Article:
S. 45° E      ¾ on the Lard. side
West   2 ½ to a wood in the Stard. bend, where we encamped for the
evening.—
Miles
19 ¾




[Clark] 
July 15th Monday 1805
 

       rained all the last night I was wet all 〈day〉 night    this morning wind hard from the S. W.    we Set out at 10 oClock and proceeded on verry well    passed a river on the Lard Side about 80 yards wide which we Call after the Secy of the Navey Smiths River    the river verry Crooked bottoms extensive rich and Passes thro' a butifull vally between 2 mts. Conts. high grass, our Canoes being So Small 〈we〉 Several of the men Capt. Lewis & my Self Compelled to walked on Shore & Cross the bends to keep up with the Canoes—    a round mountain on our 〈left〉 right abt. 10 miles appears inaxcessable we Call fort mountain. The Prickley pear in bloom but fiew other flowers. Sun flowr are common, also lambs quarter & Nettles. Capt Lew Killed 2 Elk & the hunters killed 2 Deer & a Ortter, we Camped on the Stard Side at which place I Saw many beaver, the timber on the edge of the river more Common than below the falls—    as I am compelled to walk on Shore find it verry dificuelt to take the Courses of the river, as it is verry Crooked more So than below




[Ordway] 
 

       July 15th Monday 1805.    rained the greater part of last night.    a clear morning.    the wind high from the N. W.    we loaded the 8 Canoes and could hardly find room in them for all our baggage    about 10 oClock A. M. we Set out with the 8 canoes and all our baggage and proceeded on verry well.    passed a large creek or Small River on the S. Side.    passed Several Islands covered with cotton timber.    fine pleasant bottoms & plains on each Side of the river.    the current verry gentle & river Smoth Since we left the falls.    our officers and a hunter  [6] who walked on Shore killed two Elk and 2 Deer also an otter.    we Came about 26 miles by water to day and Camped on the N. S. of the River.—




[Gass] 
 

       Monday 15th.    After a night of heavy rain, we had a pleasant morning, and loaded the canoes. About 11 o'clock we set out from this place, which we had called Canoe camp; had fine still water, and passed some handsome small bottoms on both sides of the river. We also passed a handsome river on the south side about 100 yards wide, which seemed to have its source in a large mountain on the same side.  [7] The snow appears to have melted from all the mountains in view. The country around is composed of dry plains, with short grass. We passed two small creeks,  [8] one on each side of the river; made 26 miles, and encamped on the north side.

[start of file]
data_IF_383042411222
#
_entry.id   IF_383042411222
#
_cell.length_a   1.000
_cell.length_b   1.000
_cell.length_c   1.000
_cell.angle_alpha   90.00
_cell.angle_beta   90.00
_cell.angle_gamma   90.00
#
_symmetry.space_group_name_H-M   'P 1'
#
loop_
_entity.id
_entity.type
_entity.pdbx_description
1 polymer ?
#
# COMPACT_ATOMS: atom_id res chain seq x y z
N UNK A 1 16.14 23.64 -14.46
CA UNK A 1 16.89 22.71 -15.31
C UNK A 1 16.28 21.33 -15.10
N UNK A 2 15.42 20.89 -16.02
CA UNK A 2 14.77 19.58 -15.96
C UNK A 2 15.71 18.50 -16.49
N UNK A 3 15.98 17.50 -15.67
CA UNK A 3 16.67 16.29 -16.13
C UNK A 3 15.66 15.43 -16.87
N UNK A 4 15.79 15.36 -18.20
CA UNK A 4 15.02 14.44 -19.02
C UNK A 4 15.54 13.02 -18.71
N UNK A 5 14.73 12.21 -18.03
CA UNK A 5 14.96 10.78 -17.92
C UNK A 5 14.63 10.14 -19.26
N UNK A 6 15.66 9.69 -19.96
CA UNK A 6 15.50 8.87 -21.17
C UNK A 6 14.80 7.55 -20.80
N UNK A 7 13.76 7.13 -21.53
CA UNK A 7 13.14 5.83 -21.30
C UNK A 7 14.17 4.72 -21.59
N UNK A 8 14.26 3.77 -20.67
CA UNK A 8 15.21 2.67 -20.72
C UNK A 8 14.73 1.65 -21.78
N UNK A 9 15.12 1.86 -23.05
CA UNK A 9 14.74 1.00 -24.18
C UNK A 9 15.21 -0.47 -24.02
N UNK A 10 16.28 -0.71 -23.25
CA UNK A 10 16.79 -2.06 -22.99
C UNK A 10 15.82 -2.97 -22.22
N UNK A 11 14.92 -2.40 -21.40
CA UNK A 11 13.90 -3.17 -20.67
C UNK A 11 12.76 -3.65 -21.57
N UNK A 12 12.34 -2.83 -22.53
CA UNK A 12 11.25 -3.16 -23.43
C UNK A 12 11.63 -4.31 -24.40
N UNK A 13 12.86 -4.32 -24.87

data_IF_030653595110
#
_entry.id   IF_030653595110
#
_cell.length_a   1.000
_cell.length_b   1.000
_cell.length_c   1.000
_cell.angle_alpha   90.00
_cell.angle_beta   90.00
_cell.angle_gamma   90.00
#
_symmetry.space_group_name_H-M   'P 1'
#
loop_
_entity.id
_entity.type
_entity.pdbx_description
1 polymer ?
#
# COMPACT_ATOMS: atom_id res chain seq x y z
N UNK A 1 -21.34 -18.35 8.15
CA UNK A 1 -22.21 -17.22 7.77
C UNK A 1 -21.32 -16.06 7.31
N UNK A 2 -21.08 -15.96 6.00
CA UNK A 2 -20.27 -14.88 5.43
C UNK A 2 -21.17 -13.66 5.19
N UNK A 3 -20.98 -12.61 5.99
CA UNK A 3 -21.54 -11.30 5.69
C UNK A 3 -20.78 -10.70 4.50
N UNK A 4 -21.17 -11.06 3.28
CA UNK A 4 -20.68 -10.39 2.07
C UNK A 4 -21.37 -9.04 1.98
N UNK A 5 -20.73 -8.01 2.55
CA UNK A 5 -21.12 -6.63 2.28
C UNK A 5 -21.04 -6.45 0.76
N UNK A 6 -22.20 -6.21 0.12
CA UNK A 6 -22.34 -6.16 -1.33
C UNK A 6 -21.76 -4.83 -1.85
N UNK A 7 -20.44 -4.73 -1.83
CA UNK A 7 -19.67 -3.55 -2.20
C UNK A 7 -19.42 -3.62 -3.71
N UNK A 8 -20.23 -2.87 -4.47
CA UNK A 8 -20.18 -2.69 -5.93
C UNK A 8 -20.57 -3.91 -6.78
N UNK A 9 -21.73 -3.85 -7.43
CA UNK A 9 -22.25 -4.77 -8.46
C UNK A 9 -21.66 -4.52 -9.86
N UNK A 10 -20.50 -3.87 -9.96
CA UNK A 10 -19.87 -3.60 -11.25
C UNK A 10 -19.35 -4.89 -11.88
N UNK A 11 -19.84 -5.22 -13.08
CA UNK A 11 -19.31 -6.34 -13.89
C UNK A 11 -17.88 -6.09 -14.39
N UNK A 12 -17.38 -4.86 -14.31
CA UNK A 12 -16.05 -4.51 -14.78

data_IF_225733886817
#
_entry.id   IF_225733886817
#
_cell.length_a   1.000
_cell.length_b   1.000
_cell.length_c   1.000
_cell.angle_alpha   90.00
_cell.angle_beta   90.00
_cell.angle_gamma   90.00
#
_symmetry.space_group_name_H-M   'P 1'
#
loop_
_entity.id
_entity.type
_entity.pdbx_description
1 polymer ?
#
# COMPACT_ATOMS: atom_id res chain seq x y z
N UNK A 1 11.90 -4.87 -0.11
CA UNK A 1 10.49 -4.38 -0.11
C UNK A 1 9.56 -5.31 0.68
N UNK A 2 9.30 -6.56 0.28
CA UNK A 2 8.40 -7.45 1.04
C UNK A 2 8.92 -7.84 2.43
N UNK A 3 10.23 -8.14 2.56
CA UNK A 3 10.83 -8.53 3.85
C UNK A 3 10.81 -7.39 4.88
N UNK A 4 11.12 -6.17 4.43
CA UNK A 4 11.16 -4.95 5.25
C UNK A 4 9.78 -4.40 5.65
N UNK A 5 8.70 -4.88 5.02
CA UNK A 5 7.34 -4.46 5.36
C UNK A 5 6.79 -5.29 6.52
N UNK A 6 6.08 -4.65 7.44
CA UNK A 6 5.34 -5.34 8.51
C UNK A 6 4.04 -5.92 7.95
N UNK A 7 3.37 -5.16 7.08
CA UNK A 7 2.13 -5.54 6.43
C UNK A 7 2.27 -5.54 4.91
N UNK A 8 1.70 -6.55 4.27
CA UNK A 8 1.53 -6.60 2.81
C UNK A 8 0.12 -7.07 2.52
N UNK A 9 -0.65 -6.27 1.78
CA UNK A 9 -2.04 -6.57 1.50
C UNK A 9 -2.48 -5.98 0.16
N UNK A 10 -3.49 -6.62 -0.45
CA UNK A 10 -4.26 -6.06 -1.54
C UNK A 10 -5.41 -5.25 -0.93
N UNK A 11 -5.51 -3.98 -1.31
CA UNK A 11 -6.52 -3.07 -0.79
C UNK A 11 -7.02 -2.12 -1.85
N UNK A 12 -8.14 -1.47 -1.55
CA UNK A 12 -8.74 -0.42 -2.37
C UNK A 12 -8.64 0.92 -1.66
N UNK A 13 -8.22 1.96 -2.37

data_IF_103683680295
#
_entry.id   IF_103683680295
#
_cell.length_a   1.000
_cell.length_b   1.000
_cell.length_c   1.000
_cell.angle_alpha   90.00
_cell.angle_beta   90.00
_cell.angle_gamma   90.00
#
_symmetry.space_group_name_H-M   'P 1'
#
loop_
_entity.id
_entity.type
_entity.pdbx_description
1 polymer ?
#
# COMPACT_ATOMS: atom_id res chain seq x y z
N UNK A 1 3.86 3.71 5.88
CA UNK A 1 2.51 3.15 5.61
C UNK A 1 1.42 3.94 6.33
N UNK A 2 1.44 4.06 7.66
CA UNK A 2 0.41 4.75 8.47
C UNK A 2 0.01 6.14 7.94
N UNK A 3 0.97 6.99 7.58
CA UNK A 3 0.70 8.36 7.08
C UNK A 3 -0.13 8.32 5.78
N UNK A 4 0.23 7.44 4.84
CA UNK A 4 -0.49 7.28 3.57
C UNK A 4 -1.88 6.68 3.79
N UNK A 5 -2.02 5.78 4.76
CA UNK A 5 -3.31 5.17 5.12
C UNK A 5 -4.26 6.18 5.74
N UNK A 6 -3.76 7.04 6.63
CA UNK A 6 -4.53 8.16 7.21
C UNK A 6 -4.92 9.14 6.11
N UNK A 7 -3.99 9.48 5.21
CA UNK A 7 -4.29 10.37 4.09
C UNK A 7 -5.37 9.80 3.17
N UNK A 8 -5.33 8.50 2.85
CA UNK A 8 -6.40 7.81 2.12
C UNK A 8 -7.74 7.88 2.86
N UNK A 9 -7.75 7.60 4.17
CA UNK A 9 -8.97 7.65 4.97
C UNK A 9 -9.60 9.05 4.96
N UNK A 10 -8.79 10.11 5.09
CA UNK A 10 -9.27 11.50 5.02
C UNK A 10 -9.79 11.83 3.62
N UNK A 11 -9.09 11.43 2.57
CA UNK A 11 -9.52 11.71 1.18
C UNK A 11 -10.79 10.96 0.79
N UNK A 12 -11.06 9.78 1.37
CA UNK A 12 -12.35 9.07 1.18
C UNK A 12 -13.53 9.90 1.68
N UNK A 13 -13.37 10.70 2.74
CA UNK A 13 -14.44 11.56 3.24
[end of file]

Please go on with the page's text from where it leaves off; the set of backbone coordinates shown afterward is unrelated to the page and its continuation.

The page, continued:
[Whitehouse] 
 

       July 15th Monday 1805.    rained the greater part of last night.    a clear morning, wind high from the N. W.    we loaded the 8 canoes.    had Some difficulty to git all the baggage on board.    about 10 oClock A. M. we Set out and proceeded on verry well.    passed a large Creek or Small River on S. S.    passed Several Islands covered with cotton timber willow & Grass fine bottoms on each Side.    beaver pleanty.    the current verry gentle Since we came above the falls, can Scarsely desern it move as yet.    we or Capt. Lewis & Clark & a hunter who walked on Shore to day killed 2 Elk and 2 Deer & one otter.    we came about 26 miles by water to day, and Camped on the N. Side.—

 

       Monday July 15th    It rained the greater part of last night, and this morning was clear, but the wind blowing hard from the North West, We loaded the 8 large Canoes, and had some difficulty to get all the baggage and Provisions on board,— About 10 oClock A. M. we set out, and proceeded on our Voyage, and passed a large Creek or small River lying on the South side of the River, and several Islands covered with Cotton Trees, Willow and Grass, and fine bottoms lying on both sides of the River, The beaver very plenty, the current of the River running very gentle, since we have come above the falls scarcely descernable in moving and the water very Clear,—Captains Lewis & Clark, and one of the hunters walked on the shore, since we set out this day, they returned to us in the Evening, & had killed 2 Elk, 2 deer and One Otter.—    We came only 6 Miles this day & encamped on the North side of the River




 

1. Smith River meets the Missouri in Cascade County, Montana, near the present town of Ulm. Robert Smith was secretary of the navy during Jefferson's entire administration, and was also attorney general for a few months in 1805. Atlas maps 54, 62; MRC map 78. (Return to text.)

 

2. In Cascade County, a few miles southwest of Ulm. Atlas map 54; MRC map 78. (Return to text.)

 

3. Fort Mountain, which appears prominently on Atlas map 54, is now Square Butte, south of the town of Fort Shaw, Cascade County. Montana Guide, 267, 284. The lower two-thirds of Square Butte is formed of the late Cretaceous Virgelle Member of the Eagle Sandstone and the Telegraph Creek Formation. The upper third is composed of a basaltic sill. It acts like a caprock to protect the softer sediments below it. The summit of Square Butte is about one thousand feet above the adjacent plains. (Return to text.)

 

4. Helianthus annuus L., common sunflower. Booth & Wright, 274; Cutright (LCPN), 188. It was probably Biddle who drew a red vertical line through the passage about the prickly pear, sunflower, and other plants. (Return to text.)

 

5. These plants may be identified as Chenopodium album L., lambsquarter; Echinocystis lobata (Michx.) T. & G., mock-cucumber; and Rumex salicifolius Weinm. (also called R. mexicanus Meisn.), Mexican dock. Fernald, 568; Barkley, 83; Booth & Wright, 46, 237, 41. (Return to text.)

 

6. The hunter was Drouillard. (Return to text.)

 

7. The sources of Smith River are in the Little Belt Mountains. (Return to text.)

 

8. The captains took little notice of these watercourses in Cascade County, although Clark named the one on the north Fort Mountain Creek. They seem to remain without official names. (Return to text.)